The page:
DMC officials have said the problem stems from the Central Sterile Processing Department located in the basement of Detroit Receiving Hospital in its Midtown campus. Since 2010, it has served Detroit Receiving, Harper, Children’s Hospital of Michigan, Hutzel Women’s and DMC Heart hospitals.

The sterile processing facility was inspected in late August by regulators from the Michigan Department of Licensing and Regulatory Affairs (LARA) and federal Centers for Medicare and Medicaid Services. Jason Moon, spokesman for LARA, said the investigation is focused on the Midtown campus but “that does not prohibit our ability to expand its scope if we feel it is necessary.”

DMC officials have said they’ve hired a private firm to oversee management of sterilization. In a Sept. 1 email to DMC physicians, chief medical officer Suzanne White wrote the DMC has invested $6 million in sterile processing since 2011 and infection rates are improving.

The DMC has not released specific infection rates to back up the assertion and Michigan law does not require hospitals to share such data.

“We are deeply committed to improving the performance of our Central Sterilization Processing (CSP) unit, as well as regaining the community’s confidence,” White wrote.

‘No recourse’

More than a dozen DMC patients contacted The News since the investigation, questioning whether their care was compromised by dirty instruments. Lawyers said the hospital system is unlikely to face a wave of litigation because of the reports, which were based on 200 pages of internal records and emails from doctors complaining about unsafe conditions.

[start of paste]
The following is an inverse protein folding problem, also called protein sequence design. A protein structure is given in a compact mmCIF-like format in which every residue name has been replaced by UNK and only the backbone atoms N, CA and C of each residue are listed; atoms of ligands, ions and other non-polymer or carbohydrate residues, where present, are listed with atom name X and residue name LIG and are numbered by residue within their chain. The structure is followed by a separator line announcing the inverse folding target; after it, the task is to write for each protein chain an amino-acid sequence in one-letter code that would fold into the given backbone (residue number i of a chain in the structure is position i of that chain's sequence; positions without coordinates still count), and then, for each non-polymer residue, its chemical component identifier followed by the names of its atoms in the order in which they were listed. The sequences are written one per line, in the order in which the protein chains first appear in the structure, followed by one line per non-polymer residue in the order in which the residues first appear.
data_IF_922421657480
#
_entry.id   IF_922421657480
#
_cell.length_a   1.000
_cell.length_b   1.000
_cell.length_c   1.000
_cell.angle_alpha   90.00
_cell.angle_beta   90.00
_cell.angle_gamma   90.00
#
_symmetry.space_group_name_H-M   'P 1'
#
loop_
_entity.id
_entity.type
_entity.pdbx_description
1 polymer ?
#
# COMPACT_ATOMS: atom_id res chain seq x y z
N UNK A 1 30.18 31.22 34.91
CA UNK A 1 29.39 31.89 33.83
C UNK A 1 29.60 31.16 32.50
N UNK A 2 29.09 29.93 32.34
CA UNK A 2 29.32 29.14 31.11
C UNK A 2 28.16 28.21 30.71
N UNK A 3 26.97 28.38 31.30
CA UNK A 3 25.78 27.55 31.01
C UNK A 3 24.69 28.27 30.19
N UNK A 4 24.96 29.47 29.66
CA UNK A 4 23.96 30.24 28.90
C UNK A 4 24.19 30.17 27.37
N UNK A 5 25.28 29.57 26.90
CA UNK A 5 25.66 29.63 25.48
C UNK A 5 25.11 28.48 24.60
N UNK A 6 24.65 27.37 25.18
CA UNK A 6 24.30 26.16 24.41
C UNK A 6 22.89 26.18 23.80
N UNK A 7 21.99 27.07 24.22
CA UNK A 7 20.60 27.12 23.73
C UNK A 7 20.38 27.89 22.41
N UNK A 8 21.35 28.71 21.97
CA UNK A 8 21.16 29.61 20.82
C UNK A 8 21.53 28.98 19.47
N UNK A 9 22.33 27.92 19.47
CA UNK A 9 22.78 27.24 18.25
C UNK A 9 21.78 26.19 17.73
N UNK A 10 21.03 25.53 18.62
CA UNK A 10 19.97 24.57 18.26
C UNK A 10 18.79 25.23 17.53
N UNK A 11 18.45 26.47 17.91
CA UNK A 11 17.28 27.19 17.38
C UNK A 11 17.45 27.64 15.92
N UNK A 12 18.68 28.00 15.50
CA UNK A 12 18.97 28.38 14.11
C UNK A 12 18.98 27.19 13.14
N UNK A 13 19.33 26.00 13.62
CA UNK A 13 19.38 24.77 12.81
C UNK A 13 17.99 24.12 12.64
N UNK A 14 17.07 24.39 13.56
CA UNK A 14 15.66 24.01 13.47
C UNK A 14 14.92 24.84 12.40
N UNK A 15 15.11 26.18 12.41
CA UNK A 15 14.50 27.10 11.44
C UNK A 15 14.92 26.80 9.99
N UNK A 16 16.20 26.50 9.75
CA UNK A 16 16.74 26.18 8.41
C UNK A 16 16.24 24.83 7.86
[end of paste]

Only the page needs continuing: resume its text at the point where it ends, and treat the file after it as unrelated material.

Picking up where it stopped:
“I can’t see it,” said Norm Tucker, a 30-year medical malpractice attorney with the Southfield firm of Sommers Schwartz.

“The biggest reason is you can’t get the information. ... Sometimes people who have been injured from negligent care just have no recourse.”

He said potential victims face huge hurdles. Some would never know if they came into contact with dirty instruments because Michigan law doesn’t require doctors to inform patients about such adverse events. And the high costs of litigation — and caps on damages — make it pointless to pursue anything other than the most debilitating injuries, lawyers said.

Reforms passed in 1994 imposed caps on non-economic damages or so-called pain and suffering. Tied to inflation, the cap on most injuries is $438,800. The highest cap — for rare cases that cause brain damage, sterility or paralysis — is $783,500. The caps are in addition to payments for lost wages, future earnings and medical bills.